Page:Life of William Blake, Gilchrist.djvu/33

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At the Manchester Art-Treasures Exhibition of 1857, among the select thousand water-colour drawings, hung two modestly tinted designs by Blake, of few inches in size: one the Dream of Queen Catherine, another Oberon and Titania. Both are remarkable displays of imaginative power, and finished examples in the artist's peculiar manner. Both were unnoticed in the crowd, attracting few gazers, fewer admirers. For it needs to be read in Blake, to have familiarized oneself with his unsophisticated, archaic, yet spiritual 'manner,'—a style sui generis as no other artist's ever was,—to be able to sympathize with, or even understand, the equally individual strain of thought, of which it is the vehicle. And one must almost be born with a sympathy for it. He neither wrote nor drew for the many, hardly for work'y-day men at all, rather for children and angels; himself 'a divine child,' whose play-things were sun, moon, and stars, the heavens and the earth.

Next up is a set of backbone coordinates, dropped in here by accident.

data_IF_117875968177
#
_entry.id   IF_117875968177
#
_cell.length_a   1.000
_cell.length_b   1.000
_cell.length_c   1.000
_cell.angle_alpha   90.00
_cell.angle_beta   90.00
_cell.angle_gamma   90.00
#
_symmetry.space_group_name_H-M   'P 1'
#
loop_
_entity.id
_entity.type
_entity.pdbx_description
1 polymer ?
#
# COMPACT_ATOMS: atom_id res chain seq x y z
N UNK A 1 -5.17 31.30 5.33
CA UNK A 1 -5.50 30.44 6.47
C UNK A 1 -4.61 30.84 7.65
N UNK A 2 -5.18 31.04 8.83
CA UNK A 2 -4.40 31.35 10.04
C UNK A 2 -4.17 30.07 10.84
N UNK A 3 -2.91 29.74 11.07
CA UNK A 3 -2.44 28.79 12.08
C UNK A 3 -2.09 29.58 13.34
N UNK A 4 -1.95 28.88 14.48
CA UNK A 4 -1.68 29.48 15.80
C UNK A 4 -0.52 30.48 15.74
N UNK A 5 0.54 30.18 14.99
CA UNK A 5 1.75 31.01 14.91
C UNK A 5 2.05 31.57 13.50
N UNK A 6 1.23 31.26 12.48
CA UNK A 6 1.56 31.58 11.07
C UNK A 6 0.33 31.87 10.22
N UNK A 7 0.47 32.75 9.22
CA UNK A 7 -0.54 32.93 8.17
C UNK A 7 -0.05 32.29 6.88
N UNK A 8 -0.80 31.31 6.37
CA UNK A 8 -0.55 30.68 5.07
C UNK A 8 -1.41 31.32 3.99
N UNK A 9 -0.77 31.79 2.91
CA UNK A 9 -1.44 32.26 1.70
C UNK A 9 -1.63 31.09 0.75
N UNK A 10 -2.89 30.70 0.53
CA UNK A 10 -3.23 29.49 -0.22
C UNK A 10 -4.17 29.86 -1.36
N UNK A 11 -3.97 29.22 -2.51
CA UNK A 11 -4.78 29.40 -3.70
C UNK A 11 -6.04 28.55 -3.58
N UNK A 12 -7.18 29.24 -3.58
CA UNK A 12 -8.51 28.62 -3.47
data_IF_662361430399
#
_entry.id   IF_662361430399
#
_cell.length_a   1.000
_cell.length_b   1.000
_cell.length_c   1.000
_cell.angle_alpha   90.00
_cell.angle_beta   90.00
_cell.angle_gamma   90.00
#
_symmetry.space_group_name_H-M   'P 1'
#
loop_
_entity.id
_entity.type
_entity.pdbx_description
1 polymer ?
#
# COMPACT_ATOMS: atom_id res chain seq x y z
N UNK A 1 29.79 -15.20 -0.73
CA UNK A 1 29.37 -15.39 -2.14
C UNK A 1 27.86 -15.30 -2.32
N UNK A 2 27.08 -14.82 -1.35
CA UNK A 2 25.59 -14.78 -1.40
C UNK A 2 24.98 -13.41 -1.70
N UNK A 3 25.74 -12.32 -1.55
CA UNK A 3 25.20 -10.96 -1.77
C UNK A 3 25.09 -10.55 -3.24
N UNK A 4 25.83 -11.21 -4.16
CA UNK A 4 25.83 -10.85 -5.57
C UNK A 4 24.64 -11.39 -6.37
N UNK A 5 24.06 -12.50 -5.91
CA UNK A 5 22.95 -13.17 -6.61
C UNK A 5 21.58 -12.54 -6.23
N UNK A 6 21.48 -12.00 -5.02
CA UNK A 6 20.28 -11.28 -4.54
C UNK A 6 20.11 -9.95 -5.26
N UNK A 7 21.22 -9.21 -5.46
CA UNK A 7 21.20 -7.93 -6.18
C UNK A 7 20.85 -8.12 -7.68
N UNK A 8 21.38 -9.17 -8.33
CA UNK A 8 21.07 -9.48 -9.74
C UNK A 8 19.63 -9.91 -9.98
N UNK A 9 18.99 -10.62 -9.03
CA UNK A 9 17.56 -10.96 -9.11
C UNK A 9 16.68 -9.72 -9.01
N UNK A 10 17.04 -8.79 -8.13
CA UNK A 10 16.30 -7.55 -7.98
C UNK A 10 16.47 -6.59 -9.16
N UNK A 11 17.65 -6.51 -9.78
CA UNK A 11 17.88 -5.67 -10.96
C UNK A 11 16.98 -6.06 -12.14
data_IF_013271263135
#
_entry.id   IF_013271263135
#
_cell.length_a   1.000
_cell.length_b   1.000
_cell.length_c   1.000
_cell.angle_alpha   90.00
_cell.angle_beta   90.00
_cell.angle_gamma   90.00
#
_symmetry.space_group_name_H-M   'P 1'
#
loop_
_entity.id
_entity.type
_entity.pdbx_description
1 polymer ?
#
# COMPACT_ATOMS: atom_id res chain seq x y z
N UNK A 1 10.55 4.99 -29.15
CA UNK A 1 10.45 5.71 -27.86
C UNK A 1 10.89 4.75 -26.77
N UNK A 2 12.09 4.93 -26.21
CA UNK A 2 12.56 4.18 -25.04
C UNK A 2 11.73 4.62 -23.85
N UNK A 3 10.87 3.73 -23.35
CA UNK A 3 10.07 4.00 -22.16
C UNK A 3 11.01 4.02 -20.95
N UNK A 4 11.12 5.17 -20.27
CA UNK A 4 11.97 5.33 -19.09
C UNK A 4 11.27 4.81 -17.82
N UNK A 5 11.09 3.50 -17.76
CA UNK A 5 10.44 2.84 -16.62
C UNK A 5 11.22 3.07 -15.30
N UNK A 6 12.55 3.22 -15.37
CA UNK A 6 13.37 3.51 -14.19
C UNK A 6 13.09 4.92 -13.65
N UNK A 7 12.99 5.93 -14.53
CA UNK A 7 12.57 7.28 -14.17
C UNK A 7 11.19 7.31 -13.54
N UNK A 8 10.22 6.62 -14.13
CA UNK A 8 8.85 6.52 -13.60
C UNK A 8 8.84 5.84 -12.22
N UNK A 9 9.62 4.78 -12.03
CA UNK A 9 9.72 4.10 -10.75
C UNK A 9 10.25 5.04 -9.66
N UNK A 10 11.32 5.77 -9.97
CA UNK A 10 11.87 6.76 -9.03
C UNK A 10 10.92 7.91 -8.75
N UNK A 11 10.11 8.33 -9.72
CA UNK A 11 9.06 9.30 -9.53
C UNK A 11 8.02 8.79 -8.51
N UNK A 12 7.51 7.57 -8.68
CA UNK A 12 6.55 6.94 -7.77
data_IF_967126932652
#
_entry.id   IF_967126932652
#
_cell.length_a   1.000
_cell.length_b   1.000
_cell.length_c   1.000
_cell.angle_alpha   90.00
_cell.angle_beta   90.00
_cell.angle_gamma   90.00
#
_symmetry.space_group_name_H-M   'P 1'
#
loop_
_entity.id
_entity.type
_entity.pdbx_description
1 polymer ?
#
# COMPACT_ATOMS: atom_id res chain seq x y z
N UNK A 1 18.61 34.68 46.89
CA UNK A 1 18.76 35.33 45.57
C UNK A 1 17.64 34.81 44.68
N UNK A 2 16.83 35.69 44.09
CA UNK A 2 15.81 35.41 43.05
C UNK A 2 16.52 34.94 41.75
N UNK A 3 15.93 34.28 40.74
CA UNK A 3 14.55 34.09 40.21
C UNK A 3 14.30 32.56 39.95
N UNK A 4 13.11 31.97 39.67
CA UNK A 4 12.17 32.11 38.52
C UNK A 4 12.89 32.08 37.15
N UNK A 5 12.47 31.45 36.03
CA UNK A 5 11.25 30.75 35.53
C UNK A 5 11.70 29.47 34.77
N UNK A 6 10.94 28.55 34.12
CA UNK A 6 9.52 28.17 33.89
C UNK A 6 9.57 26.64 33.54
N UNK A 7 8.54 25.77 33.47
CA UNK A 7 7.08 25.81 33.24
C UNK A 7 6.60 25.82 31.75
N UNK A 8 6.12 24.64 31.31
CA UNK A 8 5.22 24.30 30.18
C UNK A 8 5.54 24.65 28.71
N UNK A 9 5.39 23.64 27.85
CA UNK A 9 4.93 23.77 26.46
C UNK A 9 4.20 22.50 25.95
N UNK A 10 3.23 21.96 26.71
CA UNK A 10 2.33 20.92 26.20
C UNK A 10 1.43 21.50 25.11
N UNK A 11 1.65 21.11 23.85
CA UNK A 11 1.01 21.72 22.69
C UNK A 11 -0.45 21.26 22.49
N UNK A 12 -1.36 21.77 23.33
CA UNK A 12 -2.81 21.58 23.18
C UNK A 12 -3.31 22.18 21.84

In an era of academies, associations, and combined efforts, we have in him a solitary, self-taught, and as an artist, semi-taught Dreamer, 'delivering the burning messages of prophecy by the stammering lips of infancy,' as Mr. Ruskin has said of Cimabue and Giotto. For each artist and writer has, in the course of his training, to approve in his own person the immaturity of expression Art has at recurrent periods to pass through as a whole. And Blake in some aspects of his art never emerged from infancy. His Drawing, often correct, almost always powerful, the pose and grouping of his figures often expressive and sublime as the sketches of Raffaelle or Albert Dürer, on the other hand, range under the category of the 'impossible;' are crude, contorted, forced, monstrous, though none the less efficient in conveying the visions fetched by the guileless man from Heaven, from Hell itself, or from the intermediate limbo tenanted by hybrid nightmares. His prismatic colour, abounding in the purest, sweetest melodies to the eye, and always expressing a sentiment, yet looks to the casual observer slight, inartificial, arbitrary.